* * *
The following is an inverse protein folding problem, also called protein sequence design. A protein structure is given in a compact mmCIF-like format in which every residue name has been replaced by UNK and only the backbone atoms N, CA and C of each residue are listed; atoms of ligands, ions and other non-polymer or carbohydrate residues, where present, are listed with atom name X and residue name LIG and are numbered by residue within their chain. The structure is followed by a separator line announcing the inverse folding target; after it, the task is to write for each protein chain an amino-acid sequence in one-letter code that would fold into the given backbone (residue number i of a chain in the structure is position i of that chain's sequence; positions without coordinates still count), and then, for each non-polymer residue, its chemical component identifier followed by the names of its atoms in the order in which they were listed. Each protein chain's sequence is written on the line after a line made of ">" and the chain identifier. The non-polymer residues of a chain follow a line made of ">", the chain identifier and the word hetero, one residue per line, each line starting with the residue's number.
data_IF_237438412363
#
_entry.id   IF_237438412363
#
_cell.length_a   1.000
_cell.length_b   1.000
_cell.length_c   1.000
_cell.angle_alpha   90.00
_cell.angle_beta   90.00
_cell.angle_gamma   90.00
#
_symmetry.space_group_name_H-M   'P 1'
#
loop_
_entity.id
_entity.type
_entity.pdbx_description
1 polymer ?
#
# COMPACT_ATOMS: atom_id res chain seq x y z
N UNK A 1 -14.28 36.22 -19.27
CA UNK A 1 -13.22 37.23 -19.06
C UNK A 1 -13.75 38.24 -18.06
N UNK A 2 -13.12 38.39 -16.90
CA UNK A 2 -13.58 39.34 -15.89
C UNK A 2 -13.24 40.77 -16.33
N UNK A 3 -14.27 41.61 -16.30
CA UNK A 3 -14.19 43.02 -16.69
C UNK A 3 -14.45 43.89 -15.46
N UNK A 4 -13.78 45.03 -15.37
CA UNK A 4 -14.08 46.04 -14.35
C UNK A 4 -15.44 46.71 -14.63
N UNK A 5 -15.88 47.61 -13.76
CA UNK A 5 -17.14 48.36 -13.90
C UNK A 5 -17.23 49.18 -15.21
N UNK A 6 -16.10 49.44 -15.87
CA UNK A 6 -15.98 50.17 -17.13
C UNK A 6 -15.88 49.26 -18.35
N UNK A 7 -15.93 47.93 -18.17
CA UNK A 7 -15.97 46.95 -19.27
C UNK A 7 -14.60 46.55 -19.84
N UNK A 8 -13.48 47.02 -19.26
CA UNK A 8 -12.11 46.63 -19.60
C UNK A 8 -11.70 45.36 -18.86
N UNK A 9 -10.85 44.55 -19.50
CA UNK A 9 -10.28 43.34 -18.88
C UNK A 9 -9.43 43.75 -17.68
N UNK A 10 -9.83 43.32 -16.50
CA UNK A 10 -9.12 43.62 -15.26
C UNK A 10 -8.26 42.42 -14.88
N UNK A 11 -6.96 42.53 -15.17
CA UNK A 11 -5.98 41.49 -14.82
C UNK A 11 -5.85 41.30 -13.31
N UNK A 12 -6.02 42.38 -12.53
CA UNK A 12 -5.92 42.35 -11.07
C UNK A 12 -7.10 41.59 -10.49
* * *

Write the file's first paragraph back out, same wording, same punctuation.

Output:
The following is an inverse protein folding problem, also called protein sequence design. A protein structure is given in a compact mmCIF-like format in which every residue name has been replaced by UNK and only the backbone atoms N, CA and C of each residue are listed; atoms of ligands, ions and other non-polymer or carbohydrate residues, where present, are listed with atom name X and residue name LIG and are numbered by residue within their chain. The structure is followed by a separator line announcing the inverse folding target; after it, the task is to write for each protein chain an amino-acid sequence in one-letter code that would fold into the given backbone (residue number i of a chain in the structure is position i of that chain's sequence; positions without coordinates still count), and then, for each non-polymer residue, its chemical component identifier followed by the names of its atoms in the order in which they were listed. Each protein chain's sequence is written on the line after a line made of ">" and the chain identifier. The non-polymer residues of a chain follow a line made of ">", the chain identifier and the word hetero, one residue per line, each line starting with the residue's number.